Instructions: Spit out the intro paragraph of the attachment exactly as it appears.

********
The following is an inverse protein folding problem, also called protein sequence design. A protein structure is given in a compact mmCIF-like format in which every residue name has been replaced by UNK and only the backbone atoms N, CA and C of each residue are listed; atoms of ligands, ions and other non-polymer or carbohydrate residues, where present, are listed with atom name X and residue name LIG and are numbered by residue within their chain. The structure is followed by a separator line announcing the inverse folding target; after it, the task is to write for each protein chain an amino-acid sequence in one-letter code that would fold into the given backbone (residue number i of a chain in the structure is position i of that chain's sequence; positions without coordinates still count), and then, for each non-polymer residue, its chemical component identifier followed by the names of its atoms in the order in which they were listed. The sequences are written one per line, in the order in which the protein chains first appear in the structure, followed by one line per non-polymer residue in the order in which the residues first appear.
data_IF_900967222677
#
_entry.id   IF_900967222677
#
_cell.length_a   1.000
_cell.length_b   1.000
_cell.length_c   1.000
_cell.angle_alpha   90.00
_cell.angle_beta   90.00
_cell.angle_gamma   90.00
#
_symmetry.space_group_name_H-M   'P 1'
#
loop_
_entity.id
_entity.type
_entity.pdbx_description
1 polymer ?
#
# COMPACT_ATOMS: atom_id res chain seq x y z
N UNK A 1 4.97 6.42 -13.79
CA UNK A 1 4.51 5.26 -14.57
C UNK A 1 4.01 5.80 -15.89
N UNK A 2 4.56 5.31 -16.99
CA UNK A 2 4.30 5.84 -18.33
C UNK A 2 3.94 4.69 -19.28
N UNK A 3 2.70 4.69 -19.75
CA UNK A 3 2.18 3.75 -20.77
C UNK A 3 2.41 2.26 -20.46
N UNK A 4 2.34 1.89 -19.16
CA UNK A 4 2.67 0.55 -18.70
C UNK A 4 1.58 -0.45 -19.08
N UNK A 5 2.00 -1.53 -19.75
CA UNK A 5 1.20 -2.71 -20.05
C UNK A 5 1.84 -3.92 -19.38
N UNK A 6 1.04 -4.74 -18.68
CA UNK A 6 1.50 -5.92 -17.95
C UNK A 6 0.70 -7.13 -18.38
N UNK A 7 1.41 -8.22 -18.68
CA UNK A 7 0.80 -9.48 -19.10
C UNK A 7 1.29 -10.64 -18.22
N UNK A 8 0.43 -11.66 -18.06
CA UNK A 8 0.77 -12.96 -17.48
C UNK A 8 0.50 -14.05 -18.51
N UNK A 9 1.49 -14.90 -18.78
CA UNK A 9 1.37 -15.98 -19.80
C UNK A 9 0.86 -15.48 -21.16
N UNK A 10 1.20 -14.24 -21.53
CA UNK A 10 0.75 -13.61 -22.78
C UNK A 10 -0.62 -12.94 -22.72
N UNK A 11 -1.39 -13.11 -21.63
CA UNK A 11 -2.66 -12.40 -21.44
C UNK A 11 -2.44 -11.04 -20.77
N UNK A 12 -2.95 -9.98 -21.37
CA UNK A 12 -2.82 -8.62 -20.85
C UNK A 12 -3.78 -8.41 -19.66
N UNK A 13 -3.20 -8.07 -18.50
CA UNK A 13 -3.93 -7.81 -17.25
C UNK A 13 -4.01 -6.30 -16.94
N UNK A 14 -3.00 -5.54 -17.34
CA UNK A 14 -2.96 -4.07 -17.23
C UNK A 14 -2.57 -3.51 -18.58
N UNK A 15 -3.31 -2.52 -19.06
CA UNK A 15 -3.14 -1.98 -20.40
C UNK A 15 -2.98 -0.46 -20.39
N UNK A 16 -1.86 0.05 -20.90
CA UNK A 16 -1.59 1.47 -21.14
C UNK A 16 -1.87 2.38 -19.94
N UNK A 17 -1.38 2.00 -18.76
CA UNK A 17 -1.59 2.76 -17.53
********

The following is an inverse protein folding problem, also called protein sequence design. A protein structure is given in a compact mmCIF-like format in which every residue name has been replaced by UNK and only the backbone atoms N, CA and C of each residue are listed; atoms of ligands, ions and other non-polymer or carbohydrate residues, where present, are listed with atom name X and residue name LIG and are numbered by residue within their chain. The structure is followed by a separator line announcing the inverse folding target; after it, the task is to write for each protein chain an amino-acid sequence in one-letter code that would fold into the given backbone (residue number i of a chain in the structure is position i of that chain's sequence; positions without coordinates still count), and then, for each non-polymer residue, its chemical component identifier followed by the names of its atoms in the order in which they were listed. The sequences are written one per line, in the order in which the protein chains first appear in the structure, followed by one line per non-polymer residue in the order in which the residues first appear.